Parkinson’s disease is a progressive and highly variable brain disorder that affects movement. The rate at which the disease progress varies from one person to another. Some develop disease complications early; others face them late. Disease progression also depends on age. Usually, the disease advances more slowly in young people.
Parkinson’s disease progression can be classified into 5 main stages, which is based on the most commonly used method called the Hoehn and Yahr scale. The scale was originally developed by two researchers Melvin Yahr and Margaret Hoehn in 1967 and is used by most physicians around the world to find out the disease severity.
Stage 1 – the early mild stage of Parkinson’s disease
In this early stage of the disease, motor symptoms start to appear on one side of the body. These include slight shaking of the hand, pain in the body, and change in facial expression. The patient usually overlooks these symptoms and do not associate them with Parkinson’s disease. In fact, the symptoms are so mild that it is even difficult for the physician to diagnose the disease at this stage.
Stage 2 – the mild stage of Parkinson’s disease
In stage 2, the classical motor symptoms of the disease becoming noticeable and therefore the disease can easily be diagnosed at this stage. The symptoms appear on both sides of the body and begin to bother the patient’s life. However, these symptoms can easily be treated with medications. In some people, motor symptoms may not all be present.
Most common symptoms in stage 2:
- Tremor: Fingers are most commonly affected, jaw muscles may also be involved. The hand tremor appears at rest and disappears with voluntary movement.
- Movement problem: The gait becomes slow and the patient usually shows loss of arm swing on one side.
- Reduce facial expression: The patient usually gives a mask-like expression and has a fixed stare.
- Body stiffness: Body parts feel increased resistance to stretching, usually the limbs are more affected. Rising from deep chairs or rolling over in bed becomes difficult for the patient.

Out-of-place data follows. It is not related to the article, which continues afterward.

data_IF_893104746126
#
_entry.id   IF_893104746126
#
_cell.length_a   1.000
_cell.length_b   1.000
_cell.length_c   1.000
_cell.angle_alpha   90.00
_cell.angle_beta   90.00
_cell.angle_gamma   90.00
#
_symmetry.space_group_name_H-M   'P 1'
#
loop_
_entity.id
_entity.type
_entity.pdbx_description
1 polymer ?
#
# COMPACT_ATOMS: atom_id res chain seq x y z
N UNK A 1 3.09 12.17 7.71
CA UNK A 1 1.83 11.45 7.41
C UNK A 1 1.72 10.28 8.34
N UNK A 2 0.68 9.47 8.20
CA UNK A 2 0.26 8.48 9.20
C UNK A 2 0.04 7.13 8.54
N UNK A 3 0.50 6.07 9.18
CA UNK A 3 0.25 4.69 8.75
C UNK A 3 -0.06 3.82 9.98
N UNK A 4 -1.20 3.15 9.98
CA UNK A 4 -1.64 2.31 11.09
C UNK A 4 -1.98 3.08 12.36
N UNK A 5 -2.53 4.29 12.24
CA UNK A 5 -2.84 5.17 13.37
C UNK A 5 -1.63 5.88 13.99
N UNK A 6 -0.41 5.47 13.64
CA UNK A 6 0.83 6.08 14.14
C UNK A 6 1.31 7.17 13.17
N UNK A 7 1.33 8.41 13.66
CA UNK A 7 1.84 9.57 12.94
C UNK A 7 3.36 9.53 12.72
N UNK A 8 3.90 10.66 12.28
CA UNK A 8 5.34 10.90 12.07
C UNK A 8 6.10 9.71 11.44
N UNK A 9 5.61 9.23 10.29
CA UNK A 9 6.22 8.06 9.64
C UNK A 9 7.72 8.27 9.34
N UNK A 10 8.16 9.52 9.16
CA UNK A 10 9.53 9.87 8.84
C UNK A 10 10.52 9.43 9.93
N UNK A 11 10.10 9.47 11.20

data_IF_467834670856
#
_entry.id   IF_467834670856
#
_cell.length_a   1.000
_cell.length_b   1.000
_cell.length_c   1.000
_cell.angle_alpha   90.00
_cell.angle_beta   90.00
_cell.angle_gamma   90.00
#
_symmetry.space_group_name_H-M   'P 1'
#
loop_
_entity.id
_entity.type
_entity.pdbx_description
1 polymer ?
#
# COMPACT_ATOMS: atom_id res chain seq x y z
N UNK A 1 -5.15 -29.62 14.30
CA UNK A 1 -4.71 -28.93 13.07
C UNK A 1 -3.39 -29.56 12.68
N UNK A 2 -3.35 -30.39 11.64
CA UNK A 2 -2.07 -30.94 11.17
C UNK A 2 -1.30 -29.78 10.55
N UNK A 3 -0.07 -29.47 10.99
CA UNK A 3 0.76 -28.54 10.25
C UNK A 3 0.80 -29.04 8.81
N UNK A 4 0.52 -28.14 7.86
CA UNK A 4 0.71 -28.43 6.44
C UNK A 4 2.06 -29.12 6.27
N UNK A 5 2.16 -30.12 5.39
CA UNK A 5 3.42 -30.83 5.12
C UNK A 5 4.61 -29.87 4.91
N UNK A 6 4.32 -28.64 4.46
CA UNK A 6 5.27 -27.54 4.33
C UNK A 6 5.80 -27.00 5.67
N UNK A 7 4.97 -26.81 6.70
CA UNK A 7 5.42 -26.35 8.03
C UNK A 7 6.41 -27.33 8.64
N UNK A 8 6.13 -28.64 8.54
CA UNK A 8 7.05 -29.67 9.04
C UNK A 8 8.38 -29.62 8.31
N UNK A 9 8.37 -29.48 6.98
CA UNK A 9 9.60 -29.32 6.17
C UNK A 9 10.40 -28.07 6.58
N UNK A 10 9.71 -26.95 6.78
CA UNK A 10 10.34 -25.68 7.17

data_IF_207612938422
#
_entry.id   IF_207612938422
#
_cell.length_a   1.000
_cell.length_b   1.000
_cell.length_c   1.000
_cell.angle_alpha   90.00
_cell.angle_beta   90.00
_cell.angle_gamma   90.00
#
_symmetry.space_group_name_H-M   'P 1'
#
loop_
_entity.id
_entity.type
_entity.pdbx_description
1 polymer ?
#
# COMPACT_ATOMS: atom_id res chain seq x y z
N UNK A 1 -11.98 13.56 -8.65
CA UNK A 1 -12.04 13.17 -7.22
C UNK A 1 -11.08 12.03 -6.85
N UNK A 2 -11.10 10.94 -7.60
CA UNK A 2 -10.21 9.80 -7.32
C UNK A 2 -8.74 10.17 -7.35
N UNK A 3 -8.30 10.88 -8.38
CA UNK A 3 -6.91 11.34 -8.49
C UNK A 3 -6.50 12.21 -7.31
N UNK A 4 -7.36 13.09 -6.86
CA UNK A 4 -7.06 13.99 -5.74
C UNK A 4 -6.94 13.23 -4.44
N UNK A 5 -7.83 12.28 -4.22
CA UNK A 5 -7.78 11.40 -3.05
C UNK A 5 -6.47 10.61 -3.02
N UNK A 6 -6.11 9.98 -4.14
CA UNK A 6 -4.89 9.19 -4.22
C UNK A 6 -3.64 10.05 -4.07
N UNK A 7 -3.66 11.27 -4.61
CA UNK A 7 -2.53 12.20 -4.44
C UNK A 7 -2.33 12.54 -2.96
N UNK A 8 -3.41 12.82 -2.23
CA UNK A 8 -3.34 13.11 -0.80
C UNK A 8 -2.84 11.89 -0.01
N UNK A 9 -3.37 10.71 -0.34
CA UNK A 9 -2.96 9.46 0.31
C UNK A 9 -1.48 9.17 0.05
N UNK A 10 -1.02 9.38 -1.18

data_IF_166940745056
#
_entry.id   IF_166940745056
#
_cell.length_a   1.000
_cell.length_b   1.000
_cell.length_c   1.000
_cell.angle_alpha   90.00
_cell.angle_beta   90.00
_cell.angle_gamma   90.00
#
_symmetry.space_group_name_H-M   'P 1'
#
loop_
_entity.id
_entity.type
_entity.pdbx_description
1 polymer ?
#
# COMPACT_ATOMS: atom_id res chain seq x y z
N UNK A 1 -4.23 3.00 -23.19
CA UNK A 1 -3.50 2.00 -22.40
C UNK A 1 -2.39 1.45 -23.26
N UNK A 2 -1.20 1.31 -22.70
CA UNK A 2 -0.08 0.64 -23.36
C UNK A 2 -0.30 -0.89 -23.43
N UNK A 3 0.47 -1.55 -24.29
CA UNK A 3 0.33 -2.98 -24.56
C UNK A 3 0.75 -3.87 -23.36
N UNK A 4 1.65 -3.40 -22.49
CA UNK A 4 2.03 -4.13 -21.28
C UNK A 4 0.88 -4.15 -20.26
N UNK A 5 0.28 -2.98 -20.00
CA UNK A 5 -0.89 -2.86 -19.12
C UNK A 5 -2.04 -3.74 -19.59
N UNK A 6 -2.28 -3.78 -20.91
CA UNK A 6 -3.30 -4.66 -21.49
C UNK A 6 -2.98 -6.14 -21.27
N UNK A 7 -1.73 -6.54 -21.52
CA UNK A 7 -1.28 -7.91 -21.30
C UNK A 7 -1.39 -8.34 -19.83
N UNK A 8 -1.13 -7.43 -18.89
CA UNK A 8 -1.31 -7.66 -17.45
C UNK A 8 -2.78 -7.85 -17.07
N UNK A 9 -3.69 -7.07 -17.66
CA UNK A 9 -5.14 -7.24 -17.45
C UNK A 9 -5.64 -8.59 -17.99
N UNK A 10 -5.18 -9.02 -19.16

- Small handwriting (micrographia).
- Social phobia: The patient starts to lose interest in pleasurable activities.
Stage 3 – the moderate stage of Parkinson’s disease
This is the middle stage of the disease where motor symptoms become more pronounced and start to affect patient daily functions. The patient can still live independently but may feel difficulty in performing daily tasks like taking shower, getting dressed, and taking shoes on. In addition, walking can be problematic and sometimes result in falls that cause injuries. To reduce these complications, the patient may need assistive devices.
Additional symptoms that appear in this stage include:
- Postural abnormality
- Freezing while walking
- Feels of falling when changing position such as sit to stand or turning.
- Wriggling or Jerky movements: This generally appears due to the long-term use of levodopa drug.
- Reduced swallowing
- Trouble in small movements; for example using small tools, fastening button, and brushing the teeth.
- Excessive daytime sleepiness
Stage 4 – the advanced stage of Parkinson’s disease
This is considered the advanced stage of the disease during which the symptoms become severe and problematic. Loss of balance is common that can lead to falls and result in serious injuries. The patient can still stand and walk but may need a walker all the time. The patient increasingly depends on others for functioning. Depression-like symptoms may also appear in some patients.
Stage 5 – the most advanced stage of Parkinson’s disease
This is the late stage of Parkinson’s disease where the patient completely depends on others for functioning. The patient finds it difficult to move and need a wheelchair. This stage is also accompanied by behavioral symptoms such as delusions and hallucinations. Moreover, the patient becomes sensitive to infections such as pneumonia.
One main limitation of the Hoehn and Yahr scale is that it entirely relies on motor symptoms and doesn’t take into account the cognitive or other non-motor symptoms. Due to this, some physicians may prefer to use an alternative method known as the Unified Parkinson’s disease Rating Scale. This scale is more inclusive as it covers both the motor symptoms and the non-motor symptoms, including mental functions, mood, behavior.
Disclaimer: The information shared here should not be taken as medical advice. The opinions presented here are not intended to treat any health conditions. For your specific medical problem, consult with your health care provider.